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ibookje
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Is this a better casting motion?

#9

Post by ibookje »

Lefty’s thoughts are great.
However his side arm casting style/technique (elbow on the shelf) is vastly different than the shoulder & arm movement (Joan Wulff uses this casting style) that in my view you shouldn’t mix both methods. At least not until one is an intermediate caster and understand the similarities and differences.

This is basically the whole 'problem' with all those 'instructions' on Youtube and other media. It's like teaching writing left handed while the viewer is right handed (or the other way around). From a distance it looks like the same but the technique is different.

I wrote a post about this inconsistency in casting instructions on my blog:
http://bassbug.blogspot.com/2020/02/inc ... ction.html

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Tim Anderson
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Re: Is this a better casting motion?

#10

Post by Tim Anderson »

I agree with ibookje that mixing Lefty Kreh's casting style with other styles is a step that shouldn't be taken too lightly. What you are showing in your videos is more the Joan Wolf style and/or the style used by many accuracy casting competitors. I have taken the liberty of juxtaposing images from one of your videos with a couple from a video (https://www.youtube.com/watch?v=QfKpOJQDu9I) of Chris Korich (an accuracy casting champion) making a 50 foot cast. The comparison is below. As others have pointed out, Chris's arm shows more rotation at the shoulder and you can see that his elbow drops down much further than yours when he completes the cast. Chris casts left-handed in the video, so I have flipped the images to help the comparison.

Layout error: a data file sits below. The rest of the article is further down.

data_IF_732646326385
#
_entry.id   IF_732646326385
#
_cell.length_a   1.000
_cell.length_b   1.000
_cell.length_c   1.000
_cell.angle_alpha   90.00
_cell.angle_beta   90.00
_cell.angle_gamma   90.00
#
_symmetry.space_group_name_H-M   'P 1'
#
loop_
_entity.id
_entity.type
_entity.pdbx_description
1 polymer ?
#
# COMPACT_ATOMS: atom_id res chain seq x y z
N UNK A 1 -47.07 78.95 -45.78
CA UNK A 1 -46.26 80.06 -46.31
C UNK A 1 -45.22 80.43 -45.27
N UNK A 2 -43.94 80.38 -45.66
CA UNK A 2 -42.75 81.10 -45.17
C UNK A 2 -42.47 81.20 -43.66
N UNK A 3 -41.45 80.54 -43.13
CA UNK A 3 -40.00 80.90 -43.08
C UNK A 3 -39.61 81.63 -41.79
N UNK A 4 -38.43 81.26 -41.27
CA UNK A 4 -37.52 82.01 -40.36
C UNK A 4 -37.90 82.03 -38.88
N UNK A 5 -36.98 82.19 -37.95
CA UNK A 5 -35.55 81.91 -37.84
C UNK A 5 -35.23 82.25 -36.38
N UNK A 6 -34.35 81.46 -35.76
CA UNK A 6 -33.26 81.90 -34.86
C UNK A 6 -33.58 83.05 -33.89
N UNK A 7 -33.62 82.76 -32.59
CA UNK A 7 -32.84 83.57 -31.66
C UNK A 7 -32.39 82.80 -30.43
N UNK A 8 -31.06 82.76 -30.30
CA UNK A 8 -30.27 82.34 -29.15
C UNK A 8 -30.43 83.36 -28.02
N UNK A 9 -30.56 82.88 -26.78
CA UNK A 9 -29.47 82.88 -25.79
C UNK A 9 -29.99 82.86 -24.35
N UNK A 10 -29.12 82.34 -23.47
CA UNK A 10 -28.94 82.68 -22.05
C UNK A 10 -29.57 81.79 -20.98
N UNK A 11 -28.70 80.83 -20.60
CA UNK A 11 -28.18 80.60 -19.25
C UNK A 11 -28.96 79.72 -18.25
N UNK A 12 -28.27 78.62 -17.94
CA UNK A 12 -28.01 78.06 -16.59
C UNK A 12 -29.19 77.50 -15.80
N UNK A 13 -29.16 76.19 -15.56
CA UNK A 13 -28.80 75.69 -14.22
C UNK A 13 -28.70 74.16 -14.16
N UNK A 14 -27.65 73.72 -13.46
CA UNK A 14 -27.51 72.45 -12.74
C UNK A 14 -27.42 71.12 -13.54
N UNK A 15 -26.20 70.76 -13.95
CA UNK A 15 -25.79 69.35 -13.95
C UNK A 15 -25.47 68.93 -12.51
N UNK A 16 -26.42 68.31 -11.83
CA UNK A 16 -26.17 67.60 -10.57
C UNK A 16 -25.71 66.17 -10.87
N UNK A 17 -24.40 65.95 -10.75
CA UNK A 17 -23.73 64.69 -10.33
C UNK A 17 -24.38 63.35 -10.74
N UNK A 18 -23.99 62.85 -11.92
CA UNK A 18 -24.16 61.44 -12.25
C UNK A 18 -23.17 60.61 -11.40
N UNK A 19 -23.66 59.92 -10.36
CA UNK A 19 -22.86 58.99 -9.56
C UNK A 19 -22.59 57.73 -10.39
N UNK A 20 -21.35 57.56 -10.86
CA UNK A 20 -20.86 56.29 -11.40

Tim

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Minnesota
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Re: Is this a better casting motion?

#11

Post by Minnesota »

Yes, agree, but what will those differences mean for my cast? I am making a 25-30’ cast.

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RWHoffhines
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Re: Is this a better casting motion?

#12

Post by RWHoffhines »

I would like to see what the line is doing, (maybe it's in the 2nd link) but it looks like a good basic stroke to me. There are all sorts of variations from your basic stroke that you learn by feel. I think I drop my elbow a little more. A lot of it has to do with our own variations in anatomy and our wiring. The biggest obstacle is getting rid of the baitcasters slam. My friend and tournament caster Brian Ramsey has helped me a lot by just watching him, but I can't find his YouTube page. What he does with vintage Fenwick glass is simply beautiful.